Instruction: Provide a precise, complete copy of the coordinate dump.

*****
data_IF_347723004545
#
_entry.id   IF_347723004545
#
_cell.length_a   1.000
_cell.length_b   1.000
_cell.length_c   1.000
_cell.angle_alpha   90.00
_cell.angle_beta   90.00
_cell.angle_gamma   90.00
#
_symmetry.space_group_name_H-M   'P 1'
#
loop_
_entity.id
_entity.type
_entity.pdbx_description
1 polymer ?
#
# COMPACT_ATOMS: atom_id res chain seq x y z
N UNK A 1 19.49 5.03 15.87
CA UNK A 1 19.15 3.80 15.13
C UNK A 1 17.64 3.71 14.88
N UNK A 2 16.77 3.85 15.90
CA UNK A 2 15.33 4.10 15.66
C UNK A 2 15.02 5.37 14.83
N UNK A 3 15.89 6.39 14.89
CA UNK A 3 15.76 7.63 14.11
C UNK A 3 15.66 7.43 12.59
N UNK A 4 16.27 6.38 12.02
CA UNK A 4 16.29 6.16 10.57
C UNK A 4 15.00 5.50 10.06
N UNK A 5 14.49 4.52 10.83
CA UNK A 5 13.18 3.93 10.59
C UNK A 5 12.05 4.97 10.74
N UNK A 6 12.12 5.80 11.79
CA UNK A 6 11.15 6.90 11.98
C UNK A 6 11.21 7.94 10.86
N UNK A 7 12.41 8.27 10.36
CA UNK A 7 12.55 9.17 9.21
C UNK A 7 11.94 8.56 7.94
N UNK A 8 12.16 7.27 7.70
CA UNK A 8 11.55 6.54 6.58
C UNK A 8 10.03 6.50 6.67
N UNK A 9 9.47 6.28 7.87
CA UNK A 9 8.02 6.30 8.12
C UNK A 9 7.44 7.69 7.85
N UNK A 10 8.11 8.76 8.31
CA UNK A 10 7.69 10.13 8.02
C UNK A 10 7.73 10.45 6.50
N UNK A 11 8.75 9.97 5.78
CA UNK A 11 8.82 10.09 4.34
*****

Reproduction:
data_IF_347723004545
#
_entry.id   IF_347723004545
#
_cell.length_a   1.000
_cell.length_b   1.000
_cell.length_c   1.000
_cell.angle_alpha   90.00
_cell.angle_beta   90.00
_cell.angle_gamma   90.00
#
_symmetry.space_group_name_H-M   'P 1'
#
loop_
_entity.id
_entity.type
_entity.pdbx_description
1 polymer ?
#
# COMPACT_ATOMS: atom_id res chain seq x y z
N UNK A 1 19.49 5.03 15.87
CA UNK A 1 19.15 3.80 15.13
C UNK A 1 17.64 3.71 14.88
N UNK A 2 16.77 3.85 15.90
CA UNK A 2 15.33 4.10 15.66
C UNK A 2 15.02 5.37 14.83
N UNK A 3 15.89 6.39 14.89
CA UNK A 3 15.76 7.63 14.11
C UNK A 3 15.66 7.43 12.59
N UNK A 4 16.27 6.38 12.02
CA UNK A 4 16.29 6.16 10.57
C UNK A 4 15.00 5.50 10.06
N UNK A 5 14.49 4.52 10.83
CA UNK A 5 13.18 3.93 10.59
C UNK A 5 12.05 4.97 10.74
N UNK A 6 12.12 5.80 11.79
CA UNK A 6 11.15 6.90 11.98
C UNK A 6 11.21 7.94 10.86
N UNK A 7 12.41 8.27 10.36
CA UNK A 7 12.55 9.17 9.21
C UNK A 7 11.94 8.56 7.94
N UNK A 8 12.16 7.27 7.70
CA UNK A 8 11.55 6.54 6.58
C UNK A 8 10.03 6.50 6.67
N UNK A 9 9.47 6.28 7.87
CA UNK A 9 8.02 6.30 8.12
C UNK A 9 7.44 7.69 7.85
N UNK A 10 8.11 8.76 8.31
CA UNK A 10 7.69 10.13 8.02
C UNK A 10 7.73 10.45 6.50
N UNK A 11 8.75 9.97 5.78
CA UNK A 11 8.82 10.09 4.34